Just when I think Microsoft just doesn’t get it (and never
will – ed.) comes something that stops me in my tracks. Recently,
posted two MS internal communications. Taken together, they
write a road map for MS for maybe the next five years. It appears
management has a clear idea of where they want to go. But can
they get their organization to change directions quickly enough?
That will be the multi-part challenge.
Multi-part because everyone, from the night janitor up to top
management, must first understand the need for and accept the
urgency/personal responsibility to implement forward looking
change. To do this, management must answer the question: “What’s
in it for me?” In other words, management must make the case to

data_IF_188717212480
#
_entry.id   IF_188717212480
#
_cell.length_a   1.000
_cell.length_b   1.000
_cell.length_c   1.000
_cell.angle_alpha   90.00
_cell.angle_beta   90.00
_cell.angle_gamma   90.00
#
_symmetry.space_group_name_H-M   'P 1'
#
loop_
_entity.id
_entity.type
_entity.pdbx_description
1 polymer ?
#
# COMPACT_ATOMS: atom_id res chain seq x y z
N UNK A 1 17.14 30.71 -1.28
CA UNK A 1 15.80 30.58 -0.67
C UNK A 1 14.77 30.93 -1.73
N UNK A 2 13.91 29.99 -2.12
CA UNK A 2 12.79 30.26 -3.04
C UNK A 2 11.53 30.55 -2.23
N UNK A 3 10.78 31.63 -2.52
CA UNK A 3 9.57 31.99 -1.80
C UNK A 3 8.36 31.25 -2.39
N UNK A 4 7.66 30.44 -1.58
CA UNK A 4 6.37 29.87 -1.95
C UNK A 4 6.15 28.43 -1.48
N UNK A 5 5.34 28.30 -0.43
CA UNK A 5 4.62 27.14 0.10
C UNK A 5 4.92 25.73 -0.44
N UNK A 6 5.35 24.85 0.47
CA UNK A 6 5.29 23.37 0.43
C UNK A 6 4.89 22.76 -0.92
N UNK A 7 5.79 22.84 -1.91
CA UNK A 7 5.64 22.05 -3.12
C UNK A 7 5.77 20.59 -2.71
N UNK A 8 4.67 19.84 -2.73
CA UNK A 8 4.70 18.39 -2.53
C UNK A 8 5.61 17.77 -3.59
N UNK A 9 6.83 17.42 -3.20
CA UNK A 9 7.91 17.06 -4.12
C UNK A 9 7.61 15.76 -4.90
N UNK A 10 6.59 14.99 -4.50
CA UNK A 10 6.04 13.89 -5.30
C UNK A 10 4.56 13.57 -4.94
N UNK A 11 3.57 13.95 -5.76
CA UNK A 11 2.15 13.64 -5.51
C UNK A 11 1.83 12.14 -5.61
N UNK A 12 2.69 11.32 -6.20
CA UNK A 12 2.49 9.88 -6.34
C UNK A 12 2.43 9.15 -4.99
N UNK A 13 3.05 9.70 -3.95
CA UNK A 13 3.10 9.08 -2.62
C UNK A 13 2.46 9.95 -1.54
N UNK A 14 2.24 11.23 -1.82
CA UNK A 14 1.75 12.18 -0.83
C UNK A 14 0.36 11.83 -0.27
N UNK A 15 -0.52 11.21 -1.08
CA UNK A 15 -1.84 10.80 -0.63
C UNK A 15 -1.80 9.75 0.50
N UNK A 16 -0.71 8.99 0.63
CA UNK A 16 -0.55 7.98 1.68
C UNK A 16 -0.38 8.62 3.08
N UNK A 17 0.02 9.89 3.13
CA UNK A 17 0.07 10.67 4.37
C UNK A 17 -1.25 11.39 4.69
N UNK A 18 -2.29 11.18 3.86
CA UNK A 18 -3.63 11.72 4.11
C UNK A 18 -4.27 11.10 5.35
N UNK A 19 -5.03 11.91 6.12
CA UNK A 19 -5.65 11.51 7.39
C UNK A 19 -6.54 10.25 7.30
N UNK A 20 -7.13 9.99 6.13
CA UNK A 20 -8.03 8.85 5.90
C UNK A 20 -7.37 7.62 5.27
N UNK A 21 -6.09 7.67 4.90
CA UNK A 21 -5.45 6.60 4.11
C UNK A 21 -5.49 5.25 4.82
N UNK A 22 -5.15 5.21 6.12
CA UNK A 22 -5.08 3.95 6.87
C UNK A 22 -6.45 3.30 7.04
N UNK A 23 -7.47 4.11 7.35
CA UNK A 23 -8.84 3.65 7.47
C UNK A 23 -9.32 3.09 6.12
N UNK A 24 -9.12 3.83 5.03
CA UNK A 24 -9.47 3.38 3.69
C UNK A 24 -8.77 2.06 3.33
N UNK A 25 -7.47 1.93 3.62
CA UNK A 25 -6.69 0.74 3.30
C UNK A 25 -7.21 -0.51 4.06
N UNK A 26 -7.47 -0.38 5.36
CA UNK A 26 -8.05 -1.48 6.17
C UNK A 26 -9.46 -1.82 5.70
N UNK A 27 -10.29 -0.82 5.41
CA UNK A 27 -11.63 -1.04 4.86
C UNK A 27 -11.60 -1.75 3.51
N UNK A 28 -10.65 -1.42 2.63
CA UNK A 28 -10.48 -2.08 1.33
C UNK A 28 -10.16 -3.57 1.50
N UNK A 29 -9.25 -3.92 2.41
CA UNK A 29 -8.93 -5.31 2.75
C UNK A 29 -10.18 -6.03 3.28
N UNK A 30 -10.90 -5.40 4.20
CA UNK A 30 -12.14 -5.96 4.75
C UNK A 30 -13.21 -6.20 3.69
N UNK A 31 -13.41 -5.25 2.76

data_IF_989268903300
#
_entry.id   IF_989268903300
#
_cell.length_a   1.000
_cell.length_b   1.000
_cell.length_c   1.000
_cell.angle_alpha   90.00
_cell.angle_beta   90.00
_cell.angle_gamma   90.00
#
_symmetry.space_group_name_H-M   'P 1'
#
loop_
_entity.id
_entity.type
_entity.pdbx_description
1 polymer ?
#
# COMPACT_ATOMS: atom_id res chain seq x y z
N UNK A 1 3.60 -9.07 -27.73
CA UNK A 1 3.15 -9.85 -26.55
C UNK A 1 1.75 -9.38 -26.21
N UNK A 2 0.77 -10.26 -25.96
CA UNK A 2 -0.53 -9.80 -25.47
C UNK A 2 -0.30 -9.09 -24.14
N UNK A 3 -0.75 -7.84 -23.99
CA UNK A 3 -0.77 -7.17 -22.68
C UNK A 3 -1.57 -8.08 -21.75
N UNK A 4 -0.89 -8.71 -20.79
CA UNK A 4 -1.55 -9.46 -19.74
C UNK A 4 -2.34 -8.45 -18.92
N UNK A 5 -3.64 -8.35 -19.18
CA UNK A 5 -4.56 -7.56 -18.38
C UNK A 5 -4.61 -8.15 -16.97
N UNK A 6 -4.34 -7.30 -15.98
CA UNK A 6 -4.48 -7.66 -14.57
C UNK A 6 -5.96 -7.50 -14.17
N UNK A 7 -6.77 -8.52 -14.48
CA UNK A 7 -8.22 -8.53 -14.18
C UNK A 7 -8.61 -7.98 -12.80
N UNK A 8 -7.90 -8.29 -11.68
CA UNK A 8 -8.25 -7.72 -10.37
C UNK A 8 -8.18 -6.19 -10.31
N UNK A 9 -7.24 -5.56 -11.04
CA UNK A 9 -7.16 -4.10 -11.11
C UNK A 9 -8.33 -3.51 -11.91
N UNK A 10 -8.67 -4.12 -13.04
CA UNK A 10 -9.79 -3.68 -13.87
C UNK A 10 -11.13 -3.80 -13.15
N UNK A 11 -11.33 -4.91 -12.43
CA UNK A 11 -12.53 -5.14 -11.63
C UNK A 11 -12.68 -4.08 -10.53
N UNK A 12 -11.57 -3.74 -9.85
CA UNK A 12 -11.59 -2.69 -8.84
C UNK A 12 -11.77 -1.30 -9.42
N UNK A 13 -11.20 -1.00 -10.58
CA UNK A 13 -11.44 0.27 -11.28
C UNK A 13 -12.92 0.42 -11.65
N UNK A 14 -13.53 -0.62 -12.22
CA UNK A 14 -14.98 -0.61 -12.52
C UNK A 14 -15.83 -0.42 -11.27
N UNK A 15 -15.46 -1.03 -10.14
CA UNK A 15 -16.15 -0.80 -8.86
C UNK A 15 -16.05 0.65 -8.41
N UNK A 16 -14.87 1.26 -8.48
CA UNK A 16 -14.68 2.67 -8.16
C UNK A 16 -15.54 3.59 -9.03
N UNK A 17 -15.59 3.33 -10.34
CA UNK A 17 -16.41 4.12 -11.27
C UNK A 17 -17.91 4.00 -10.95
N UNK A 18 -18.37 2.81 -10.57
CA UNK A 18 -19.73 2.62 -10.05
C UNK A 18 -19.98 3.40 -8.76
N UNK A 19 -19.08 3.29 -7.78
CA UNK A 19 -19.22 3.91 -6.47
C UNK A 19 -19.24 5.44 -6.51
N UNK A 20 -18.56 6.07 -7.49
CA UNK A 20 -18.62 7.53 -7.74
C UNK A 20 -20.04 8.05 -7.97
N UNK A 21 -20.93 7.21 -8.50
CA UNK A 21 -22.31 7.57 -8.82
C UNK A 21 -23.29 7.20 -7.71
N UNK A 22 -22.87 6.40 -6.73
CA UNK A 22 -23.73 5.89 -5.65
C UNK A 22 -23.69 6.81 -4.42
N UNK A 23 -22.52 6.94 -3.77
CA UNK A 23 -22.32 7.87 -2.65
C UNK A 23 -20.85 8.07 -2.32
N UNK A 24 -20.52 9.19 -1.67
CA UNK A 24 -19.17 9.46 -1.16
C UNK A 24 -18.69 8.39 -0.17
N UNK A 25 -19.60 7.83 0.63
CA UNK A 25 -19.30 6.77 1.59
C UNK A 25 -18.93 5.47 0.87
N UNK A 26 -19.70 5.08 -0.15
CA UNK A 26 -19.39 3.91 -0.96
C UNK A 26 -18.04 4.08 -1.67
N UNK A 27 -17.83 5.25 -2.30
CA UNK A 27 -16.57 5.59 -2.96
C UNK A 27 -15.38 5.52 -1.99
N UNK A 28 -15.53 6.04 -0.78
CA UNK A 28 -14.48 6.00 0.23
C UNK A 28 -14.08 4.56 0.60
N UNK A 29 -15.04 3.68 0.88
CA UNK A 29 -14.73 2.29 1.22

employees that change will result in rewards for those who
Once people understand the need for change, they must then
learn how to do something differently. Even if they have been
doing it a certain way for many years. Even if what they have
been during “worked” well in the past, each person must learn to
do it differently. For many, this will not be easy.
In the end, in any organization, change is difficult – even
when there is a clear case that the change is advantageous to
everyone. Yet, MS has shown that it can effect major change. Do
it rapidly. And lead the market to where it wants to go.
Do not bet that it can’t do so now.
[One example of the direction MS seems to be headed is
reflected in the MSDN
Express Editions site that went live on Monday. Here, MS is
providing free (as in beer) editions of Web Developer Express,
SQL Server Express, Visual Basic Express, Visual C# Express,
Visual C++ Express, and visual J# Express. However, as an example
of how they still don’t get it, you have to register to get a key
to activate the software. Registration gives you the opportunity
to receive email from MS and their partners (also known as spam,
which MS says you can opt out of). Nobody said forward looking
change would be easy.]